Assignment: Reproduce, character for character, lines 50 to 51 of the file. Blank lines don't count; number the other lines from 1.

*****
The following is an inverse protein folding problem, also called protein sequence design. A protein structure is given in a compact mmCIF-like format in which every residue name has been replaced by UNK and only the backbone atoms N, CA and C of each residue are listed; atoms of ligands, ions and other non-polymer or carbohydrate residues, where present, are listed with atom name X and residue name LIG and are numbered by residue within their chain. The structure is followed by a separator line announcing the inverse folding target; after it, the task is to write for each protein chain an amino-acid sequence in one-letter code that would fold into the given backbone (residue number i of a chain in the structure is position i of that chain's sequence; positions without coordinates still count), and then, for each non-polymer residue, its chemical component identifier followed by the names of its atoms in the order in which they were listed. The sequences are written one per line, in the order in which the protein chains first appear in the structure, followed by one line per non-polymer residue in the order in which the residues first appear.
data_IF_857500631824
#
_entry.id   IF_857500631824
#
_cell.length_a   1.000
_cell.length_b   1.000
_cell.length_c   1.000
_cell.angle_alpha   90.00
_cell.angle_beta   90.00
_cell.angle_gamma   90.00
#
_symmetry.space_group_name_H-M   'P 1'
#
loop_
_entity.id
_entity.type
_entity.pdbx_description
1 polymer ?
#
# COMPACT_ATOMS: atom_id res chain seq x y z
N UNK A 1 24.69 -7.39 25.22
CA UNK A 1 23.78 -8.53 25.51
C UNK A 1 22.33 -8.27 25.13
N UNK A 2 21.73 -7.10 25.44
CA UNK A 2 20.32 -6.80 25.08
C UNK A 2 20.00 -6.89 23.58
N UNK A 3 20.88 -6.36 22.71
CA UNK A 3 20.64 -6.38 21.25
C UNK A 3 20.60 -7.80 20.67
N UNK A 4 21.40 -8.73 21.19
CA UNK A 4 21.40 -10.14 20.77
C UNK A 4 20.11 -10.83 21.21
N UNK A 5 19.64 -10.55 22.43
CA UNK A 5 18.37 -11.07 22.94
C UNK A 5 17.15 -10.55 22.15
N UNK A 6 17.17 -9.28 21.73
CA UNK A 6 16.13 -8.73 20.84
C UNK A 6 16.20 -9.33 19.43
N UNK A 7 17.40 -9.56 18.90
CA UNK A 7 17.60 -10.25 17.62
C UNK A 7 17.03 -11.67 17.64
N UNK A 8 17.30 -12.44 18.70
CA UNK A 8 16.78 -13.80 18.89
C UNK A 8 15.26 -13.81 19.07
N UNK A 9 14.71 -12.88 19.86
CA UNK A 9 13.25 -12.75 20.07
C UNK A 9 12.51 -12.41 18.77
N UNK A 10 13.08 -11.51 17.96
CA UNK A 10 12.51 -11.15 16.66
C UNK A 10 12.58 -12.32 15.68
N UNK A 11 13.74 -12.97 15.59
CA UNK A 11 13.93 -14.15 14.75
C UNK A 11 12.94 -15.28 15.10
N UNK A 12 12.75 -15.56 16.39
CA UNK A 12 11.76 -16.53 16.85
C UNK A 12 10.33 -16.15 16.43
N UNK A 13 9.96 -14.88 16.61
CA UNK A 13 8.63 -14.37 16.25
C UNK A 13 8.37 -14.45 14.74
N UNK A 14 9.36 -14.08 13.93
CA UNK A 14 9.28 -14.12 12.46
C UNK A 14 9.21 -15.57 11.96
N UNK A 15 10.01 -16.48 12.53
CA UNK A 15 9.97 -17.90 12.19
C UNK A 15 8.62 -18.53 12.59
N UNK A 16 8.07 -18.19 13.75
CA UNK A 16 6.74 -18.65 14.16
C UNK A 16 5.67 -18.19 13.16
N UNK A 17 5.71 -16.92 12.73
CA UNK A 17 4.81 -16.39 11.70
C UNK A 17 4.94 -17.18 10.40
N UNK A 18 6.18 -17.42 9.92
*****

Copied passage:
CA UNK A 10 12.51 -11.15 16.66
C UNK A 10 12.58 -12.32 15.68